Something that stands out on the map is Renacci’s contiguous line of relative strength. It runs through the state’s three major urban centers. In the Cincinnati and Columbus areas, Trump ran notably behind the typical Republican, so Renacci had room for improvement. Up north in Cleveland (Cuyahoga County), Renacci’s relative strength may have more to do with a drop-off in minority voters.
Pennsylvania saw a notable east/west divide. President Trump narrowly flipped the Keystone State in 2016; this year, one of his strongest supporters in Congress, Rep. Lou Barletta (R, PA-11), ran for this seat. After initially looking competitive, Barletta’s campaign faded; he ultimately lost by 13% to Sen. Bob Casey (D).
Casey’s family has been popular in Pennsylvania, especially the west, since his father’s days as governor in the 1980s and 1990s. The western part of the state, especially south of Pittsburgh, was where Barletta fared the worst in relation to Trump.
Barletta did better in many urban centers in the east, where he had room to improve over Trump’s relatively weak showing in 2016. Philadelphia, as well as the state capital of Harrisburg (Dauphin County), gave Barletta some of his best relative showings.
At the beginning of the cycle, Wisconsin seemed like it had the potential to be a top-tier contest, but Sen. Tammy Baldwin (D) won a second term by double digits in a state that the president narrowly carried. State Sen. Leah Vukmir (R) had a base in strongly Republican suburban counties surrounding Milwaukee, which helped her win a competitive primary. As a result, she held up best in the southeastern part of the state. Waukesha County is a great illustration of Vukmir’s relative strength. In 2016, Trump was the first Republican presidential nominee this century to take less than 60% in this reliably GOP county. This left Vukmir with ample room for improvement. However, Vukmir underperformed Trump in the swingier area of the state — basically everything outside of the Milwaukee to Madison stretch in the south.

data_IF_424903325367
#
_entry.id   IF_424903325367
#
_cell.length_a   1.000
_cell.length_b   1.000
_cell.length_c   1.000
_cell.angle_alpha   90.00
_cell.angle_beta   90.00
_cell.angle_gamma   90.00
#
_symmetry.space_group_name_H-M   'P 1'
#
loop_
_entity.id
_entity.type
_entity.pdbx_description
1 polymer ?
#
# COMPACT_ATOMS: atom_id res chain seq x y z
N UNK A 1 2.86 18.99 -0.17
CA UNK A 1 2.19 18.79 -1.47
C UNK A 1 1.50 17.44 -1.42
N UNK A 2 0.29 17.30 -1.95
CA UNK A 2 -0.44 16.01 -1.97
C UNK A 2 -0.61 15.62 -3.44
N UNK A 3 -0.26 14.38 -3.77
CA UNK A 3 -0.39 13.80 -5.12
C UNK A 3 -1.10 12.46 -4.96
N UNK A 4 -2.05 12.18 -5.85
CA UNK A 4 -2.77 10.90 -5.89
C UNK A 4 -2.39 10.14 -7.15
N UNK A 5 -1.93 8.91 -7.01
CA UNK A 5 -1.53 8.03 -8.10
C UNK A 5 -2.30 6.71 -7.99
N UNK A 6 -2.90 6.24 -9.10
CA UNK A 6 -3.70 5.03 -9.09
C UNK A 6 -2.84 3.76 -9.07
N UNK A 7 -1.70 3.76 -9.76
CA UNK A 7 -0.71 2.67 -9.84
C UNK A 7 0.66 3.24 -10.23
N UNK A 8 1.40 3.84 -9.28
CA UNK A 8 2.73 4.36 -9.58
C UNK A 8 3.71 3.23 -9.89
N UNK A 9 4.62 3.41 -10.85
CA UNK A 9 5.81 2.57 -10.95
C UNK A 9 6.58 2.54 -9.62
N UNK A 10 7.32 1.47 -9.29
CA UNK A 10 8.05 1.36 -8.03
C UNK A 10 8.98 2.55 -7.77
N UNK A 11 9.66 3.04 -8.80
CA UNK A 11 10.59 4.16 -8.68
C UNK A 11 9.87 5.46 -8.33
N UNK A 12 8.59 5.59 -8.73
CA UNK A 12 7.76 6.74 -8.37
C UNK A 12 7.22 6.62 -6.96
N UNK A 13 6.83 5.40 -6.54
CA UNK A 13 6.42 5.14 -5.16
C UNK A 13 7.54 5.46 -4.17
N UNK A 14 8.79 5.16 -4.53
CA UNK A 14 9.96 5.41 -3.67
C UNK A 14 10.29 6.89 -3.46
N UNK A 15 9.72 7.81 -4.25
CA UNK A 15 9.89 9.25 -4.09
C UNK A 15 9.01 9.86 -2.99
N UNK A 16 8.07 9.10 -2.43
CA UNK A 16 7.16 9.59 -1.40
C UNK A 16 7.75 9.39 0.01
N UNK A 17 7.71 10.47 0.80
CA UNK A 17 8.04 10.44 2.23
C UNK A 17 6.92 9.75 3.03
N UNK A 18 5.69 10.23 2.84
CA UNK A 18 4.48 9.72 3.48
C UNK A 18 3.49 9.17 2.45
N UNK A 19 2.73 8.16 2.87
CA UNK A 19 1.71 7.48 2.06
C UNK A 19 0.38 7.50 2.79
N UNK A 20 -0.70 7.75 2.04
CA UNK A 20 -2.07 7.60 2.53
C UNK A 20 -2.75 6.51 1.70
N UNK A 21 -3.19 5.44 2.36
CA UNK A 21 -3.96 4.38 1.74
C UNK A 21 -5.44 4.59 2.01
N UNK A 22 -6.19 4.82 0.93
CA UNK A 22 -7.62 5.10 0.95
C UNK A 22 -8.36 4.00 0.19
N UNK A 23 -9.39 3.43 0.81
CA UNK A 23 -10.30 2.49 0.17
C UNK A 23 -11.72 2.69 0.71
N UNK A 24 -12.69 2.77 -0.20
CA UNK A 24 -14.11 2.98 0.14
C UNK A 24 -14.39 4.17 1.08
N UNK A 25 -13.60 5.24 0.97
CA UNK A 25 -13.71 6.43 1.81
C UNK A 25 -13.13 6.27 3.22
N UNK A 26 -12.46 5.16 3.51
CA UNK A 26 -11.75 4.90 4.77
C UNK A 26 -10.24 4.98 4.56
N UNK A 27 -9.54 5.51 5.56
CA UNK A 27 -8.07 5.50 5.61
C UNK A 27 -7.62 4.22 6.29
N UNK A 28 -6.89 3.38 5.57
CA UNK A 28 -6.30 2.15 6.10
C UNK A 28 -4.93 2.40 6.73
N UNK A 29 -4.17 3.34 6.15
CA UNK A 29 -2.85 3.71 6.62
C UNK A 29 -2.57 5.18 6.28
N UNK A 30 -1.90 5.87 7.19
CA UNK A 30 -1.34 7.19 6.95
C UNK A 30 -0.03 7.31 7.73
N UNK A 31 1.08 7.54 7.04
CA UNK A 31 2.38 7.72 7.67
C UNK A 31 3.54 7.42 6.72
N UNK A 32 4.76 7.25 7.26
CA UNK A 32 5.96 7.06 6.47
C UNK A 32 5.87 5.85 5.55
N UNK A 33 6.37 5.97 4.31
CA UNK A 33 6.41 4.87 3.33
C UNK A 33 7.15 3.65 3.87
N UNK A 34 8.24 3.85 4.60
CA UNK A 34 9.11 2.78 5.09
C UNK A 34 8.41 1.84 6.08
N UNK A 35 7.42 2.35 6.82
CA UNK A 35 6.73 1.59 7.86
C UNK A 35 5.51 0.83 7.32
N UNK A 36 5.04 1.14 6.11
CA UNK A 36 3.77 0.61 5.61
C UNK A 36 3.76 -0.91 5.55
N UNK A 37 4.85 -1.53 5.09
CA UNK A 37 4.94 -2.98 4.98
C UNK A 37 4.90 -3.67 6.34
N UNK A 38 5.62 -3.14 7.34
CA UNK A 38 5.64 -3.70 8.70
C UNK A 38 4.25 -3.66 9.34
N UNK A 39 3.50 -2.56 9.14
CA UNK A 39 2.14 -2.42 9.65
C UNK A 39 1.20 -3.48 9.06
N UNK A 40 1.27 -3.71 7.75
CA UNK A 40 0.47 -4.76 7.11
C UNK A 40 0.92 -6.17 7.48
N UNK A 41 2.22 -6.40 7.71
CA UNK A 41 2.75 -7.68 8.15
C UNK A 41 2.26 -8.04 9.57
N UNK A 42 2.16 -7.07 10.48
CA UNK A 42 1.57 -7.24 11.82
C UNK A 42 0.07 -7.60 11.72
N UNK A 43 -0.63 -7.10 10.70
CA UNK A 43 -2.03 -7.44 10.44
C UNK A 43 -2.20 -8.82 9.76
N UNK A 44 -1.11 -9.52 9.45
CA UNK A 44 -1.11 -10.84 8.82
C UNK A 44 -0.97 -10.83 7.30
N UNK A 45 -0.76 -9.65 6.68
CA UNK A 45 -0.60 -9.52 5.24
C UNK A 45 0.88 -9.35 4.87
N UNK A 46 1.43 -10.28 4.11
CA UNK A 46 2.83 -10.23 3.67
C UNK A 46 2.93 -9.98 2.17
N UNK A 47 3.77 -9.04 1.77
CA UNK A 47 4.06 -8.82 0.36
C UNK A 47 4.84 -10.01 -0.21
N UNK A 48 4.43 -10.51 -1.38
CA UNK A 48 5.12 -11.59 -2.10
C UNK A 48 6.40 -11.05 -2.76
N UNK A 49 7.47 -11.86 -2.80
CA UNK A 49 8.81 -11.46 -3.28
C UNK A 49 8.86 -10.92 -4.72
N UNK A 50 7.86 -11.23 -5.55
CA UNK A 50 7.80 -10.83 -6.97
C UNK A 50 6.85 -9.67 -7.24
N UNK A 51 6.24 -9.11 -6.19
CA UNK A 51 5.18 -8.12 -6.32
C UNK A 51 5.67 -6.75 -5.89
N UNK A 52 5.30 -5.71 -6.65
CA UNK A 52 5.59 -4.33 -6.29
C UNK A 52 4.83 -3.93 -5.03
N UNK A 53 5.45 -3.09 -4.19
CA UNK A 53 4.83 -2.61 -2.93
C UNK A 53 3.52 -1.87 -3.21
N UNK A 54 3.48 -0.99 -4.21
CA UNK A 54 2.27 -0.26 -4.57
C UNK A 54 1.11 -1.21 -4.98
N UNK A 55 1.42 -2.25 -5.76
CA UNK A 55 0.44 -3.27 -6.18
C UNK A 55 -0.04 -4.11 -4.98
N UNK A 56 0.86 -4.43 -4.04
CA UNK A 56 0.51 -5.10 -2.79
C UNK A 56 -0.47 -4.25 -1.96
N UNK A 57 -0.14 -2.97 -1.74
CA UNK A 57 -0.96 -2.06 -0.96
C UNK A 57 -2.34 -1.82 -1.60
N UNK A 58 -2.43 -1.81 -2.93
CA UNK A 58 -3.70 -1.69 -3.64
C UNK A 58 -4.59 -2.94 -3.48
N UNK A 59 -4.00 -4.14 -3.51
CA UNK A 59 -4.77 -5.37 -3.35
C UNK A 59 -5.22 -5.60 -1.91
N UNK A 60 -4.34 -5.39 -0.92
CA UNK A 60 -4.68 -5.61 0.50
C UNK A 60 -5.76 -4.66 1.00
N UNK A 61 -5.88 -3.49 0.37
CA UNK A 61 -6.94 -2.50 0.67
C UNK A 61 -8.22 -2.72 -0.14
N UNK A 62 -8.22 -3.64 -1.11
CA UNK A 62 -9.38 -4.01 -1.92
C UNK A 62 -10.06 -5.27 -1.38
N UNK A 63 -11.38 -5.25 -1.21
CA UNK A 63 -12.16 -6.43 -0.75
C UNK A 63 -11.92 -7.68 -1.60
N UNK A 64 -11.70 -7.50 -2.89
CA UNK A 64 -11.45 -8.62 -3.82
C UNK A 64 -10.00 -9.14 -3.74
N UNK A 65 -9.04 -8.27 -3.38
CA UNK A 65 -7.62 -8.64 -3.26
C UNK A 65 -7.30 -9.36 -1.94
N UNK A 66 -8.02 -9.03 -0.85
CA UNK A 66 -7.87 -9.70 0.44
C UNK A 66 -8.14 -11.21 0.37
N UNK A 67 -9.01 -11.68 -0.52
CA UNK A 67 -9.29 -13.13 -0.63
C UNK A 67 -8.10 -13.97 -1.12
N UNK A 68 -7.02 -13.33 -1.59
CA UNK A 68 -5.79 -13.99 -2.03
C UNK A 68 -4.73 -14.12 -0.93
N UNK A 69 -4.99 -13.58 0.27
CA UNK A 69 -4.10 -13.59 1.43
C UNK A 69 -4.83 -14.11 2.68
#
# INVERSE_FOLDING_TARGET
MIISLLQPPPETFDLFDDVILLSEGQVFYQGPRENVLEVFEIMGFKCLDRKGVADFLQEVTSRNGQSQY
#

In Indiana, Sen. Joe Donnelly (D) was defeated in his bid for a second term by former state Rep. Mike Braun (R). Before winning his Senate seat, Donnelly served six years in the House, representing the South Bend area. Donnelly’s old district is essentially the bright blue in the northern part of the state; Braun had the hardest time running ahead of Trump here. Southwestern Indiana was once swingy, but in 2016, Trump posted atypically strong numbers there. Throughout much of the rest of the state, Braun held a narrow but consistent relative advantage over Trump.
Sen. Debbie Stabenow (D) had a closer race than some expected against businessman and veteran John James (R). While Trump carried Michigan in 2016 by about two-tenths of a percentage point, James lost by 6.5%. Trump’s strongest regions were the “thumb” as well as the Upper Peninsula. These areas are heavily white, rural, and have a fading union presence — in other words, exactly the types of places that swung hard to Trump in other parts of the country. James, by contrast, held up better in the Detroit and Grand Rapids areas. The president ran significantly behind the partisan baseline with suburban voters there.